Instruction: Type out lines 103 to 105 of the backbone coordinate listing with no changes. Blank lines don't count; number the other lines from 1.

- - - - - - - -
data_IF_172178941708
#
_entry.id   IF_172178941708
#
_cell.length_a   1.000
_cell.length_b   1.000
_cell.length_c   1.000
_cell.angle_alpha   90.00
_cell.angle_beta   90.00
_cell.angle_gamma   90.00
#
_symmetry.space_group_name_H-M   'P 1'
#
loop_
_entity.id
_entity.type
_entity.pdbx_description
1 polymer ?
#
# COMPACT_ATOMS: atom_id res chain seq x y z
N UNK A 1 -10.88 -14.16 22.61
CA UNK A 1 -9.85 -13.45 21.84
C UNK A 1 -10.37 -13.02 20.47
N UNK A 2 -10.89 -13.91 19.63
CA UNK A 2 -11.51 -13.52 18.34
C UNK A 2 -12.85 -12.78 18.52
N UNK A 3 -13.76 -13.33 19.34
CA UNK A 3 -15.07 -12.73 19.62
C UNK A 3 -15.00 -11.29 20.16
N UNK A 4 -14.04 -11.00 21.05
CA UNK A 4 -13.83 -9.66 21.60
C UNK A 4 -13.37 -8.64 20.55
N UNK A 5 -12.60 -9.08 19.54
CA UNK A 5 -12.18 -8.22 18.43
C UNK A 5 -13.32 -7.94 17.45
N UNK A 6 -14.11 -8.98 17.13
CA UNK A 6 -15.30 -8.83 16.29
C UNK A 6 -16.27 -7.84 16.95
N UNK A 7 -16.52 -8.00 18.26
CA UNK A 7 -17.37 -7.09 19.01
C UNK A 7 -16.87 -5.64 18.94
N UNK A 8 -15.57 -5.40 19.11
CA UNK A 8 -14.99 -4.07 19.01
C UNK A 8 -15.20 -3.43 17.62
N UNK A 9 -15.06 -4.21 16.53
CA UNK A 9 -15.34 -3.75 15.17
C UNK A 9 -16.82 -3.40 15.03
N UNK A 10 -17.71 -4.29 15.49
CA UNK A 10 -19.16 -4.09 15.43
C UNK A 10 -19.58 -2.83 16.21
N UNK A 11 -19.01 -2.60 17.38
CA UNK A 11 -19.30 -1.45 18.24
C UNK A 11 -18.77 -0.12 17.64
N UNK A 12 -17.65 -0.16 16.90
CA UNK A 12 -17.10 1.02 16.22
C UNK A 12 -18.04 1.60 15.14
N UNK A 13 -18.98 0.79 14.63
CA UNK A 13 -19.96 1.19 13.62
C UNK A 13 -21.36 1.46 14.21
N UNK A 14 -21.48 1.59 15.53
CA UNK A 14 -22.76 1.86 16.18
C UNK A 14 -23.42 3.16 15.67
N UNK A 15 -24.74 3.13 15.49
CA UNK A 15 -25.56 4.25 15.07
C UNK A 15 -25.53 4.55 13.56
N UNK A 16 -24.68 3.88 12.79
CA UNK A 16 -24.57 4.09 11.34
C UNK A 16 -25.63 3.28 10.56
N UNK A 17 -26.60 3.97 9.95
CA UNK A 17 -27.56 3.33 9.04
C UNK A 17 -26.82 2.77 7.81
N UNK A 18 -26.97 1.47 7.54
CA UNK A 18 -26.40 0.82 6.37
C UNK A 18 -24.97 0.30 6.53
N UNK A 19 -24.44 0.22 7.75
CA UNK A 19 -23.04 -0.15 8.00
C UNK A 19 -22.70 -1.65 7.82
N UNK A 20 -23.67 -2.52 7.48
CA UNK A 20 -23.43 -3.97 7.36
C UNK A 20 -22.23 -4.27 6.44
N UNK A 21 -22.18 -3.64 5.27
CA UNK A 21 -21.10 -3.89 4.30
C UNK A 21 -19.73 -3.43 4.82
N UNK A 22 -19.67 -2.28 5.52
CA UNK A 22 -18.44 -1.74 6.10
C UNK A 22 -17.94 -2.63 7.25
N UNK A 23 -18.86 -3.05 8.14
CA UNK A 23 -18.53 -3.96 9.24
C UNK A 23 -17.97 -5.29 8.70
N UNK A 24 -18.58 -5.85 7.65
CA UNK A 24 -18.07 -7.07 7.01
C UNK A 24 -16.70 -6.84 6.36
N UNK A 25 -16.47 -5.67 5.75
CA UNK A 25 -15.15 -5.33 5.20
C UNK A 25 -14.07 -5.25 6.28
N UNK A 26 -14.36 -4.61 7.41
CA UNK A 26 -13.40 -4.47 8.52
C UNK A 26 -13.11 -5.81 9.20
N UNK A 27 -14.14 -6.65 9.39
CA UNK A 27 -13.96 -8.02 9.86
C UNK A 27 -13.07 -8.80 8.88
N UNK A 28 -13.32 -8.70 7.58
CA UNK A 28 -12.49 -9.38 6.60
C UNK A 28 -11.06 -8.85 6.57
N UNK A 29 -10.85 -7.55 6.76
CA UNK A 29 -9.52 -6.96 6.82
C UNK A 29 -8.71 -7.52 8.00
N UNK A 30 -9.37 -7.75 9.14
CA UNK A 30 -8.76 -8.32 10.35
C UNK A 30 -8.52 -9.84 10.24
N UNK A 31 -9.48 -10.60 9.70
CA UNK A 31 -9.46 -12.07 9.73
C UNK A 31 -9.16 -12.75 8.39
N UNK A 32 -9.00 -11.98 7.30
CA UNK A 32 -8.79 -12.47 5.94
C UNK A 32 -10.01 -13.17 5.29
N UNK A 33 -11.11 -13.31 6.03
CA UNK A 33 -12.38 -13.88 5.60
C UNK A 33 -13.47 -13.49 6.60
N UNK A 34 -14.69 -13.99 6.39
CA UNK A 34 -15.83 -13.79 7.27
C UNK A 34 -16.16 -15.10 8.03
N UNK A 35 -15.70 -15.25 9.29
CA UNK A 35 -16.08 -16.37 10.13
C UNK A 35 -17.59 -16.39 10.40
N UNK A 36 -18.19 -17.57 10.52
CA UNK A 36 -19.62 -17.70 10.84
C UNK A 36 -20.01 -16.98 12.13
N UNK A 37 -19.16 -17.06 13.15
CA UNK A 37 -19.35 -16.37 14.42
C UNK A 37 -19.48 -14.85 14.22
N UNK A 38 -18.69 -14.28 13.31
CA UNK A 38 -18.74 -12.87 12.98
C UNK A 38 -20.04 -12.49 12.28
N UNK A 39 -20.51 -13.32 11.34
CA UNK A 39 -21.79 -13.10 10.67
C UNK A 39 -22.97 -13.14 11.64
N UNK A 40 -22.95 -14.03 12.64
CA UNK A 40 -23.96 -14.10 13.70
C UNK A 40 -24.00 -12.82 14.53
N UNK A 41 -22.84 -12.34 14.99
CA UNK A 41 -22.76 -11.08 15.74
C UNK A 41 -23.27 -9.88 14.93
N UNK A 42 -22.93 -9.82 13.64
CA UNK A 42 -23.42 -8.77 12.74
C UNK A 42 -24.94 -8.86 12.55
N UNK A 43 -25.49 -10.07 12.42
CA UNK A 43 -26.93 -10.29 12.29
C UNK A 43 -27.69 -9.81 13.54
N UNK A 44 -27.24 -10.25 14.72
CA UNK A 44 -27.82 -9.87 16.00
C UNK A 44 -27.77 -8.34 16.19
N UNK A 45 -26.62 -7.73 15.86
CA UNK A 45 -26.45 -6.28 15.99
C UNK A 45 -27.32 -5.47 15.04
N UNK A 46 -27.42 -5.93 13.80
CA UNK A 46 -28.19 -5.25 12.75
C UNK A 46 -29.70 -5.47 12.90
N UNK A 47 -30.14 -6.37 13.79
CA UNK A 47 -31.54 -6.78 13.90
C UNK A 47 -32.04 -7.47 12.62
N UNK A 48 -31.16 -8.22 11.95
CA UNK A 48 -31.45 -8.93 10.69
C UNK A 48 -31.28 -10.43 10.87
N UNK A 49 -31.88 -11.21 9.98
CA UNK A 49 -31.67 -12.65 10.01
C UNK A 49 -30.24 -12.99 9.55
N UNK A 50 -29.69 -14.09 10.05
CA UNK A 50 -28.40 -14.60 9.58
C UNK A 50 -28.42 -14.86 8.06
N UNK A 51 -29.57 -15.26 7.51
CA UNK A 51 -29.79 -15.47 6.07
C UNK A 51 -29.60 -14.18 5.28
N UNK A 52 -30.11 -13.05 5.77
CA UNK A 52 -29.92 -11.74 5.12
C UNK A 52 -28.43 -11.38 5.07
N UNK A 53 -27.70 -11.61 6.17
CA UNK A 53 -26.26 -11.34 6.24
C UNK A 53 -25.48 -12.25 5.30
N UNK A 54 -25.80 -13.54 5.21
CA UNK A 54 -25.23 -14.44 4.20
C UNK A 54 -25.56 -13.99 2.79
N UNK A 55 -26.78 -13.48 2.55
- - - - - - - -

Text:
CA UNK A 28 -12.49 -9.38 6.60
C UNK A 28 -11.06 -8.85 6.57
N UNK A 29 -10.85 -7.55 6.76